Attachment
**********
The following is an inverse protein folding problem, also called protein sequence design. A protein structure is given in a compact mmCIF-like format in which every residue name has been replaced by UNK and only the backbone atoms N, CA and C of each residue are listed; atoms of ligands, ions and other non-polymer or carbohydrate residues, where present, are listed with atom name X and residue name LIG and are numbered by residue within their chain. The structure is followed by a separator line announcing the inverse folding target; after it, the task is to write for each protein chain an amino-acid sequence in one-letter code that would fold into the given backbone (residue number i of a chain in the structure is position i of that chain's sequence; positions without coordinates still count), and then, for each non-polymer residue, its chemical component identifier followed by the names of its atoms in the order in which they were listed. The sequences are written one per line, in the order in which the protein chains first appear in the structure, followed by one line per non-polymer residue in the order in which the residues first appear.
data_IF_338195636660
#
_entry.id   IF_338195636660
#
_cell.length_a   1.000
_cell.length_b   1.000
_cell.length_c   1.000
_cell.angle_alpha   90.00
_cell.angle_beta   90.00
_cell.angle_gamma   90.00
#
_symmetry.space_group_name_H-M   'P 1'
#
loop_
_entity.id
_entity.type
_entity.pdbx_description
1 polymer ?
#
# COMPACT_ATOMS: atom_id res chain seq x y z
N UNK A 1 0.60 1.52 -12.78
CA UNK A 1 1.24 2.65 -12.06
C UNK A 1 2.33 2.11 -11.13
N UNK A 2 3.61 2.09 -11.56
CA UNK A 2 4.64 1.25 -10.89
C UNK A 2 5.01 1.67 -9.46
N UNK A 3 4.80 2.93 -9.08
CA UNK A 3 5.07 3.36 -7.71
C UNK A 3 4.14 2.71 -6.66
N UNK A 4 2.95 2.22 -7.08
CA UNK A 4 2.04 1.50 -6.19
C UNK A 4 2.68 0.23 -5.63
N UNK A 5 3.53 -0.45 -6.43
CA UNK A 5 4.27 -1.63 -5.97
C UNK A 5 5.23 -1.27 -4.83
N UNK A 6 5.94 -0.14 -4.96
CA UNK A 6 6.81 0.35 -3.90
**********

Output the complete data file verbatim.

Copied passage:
The following is an inverse protein folding problem, also called protein sequence design. A protein structure is given in a compact mmCIF-like format in which every residue name has been replaced by UNK and only the backbone atoms N, CA and C of each residue are listed; atoms of ligands, ions and other non-polymer or carbohydrate residues, where present, are listed with atom name X and residue name LIG and are numbered by residue within their chain. The structure is followed by a separator line announcing the inverse folding target; after it, the task is to write for each protein chain an amino-acid sequence in one-letter code that would fold into the given backbone (residue number i of a chain in the structure is position i of that chain's sequence; positions without coordinates still count), and then, for each non-polymer residue, its chemical component identifier followed by the names of its atoms in the order in which they were listed. The sequences are written one per line, in the order in which the protein chains first appear in the structure, followed by one line per non-polymer residue in the order in which the residues first appear.
data_IF_338195636660
#
_entry.id   IF_338195636660
#
_cell.length_a   1.000
_cell.length_b   1.000
_cell.length_c   1.000
_cell.angle_alpha   90.00
_cell.angle_beta   90.00
_cell.angle_gamma   90.00
#
_symmetry.space_group_name_H-M   'P 1'
#
loop_
_entity.id
_entity.type
_entity.pdbx_description
1 polymer ?
#
# COMPACT_ATOMS: atom_id res chain seq x y z
N UNK A 1 0.60 1.52 -12.78
CA UNK A 1 1.24 2.65 -12.06
C UNK A 1 2.33 2.11 -11.13
N UNK A 2 3.61 2.09 -11.56
CA UNK A 2 4.64 1.25 -10.89
C UNK A 2 5.01 1.67 -9.46
N UNK A 3 4.80 2.93 -9.08
CA UNK A 3 5.07 3.36 -7.71
C UNK A 3 4.14 2.71 -6.66
N UNK A 4 2.95 2.22 -7.08
CA UNK A 4 2.04 1.50 -6.19
C UNK A 4 2.68 0.23 -5.63
N UNK A 5 3.53 -0.45 -6.43
CA UNK A 5 4.27 -1.63 -5.97
C UNK A 5 5.23 -1.27 -4.83
N UNK A 6 5.94 -0.14 -4.96
CA UNK A 6 6.81 0.35 -3.90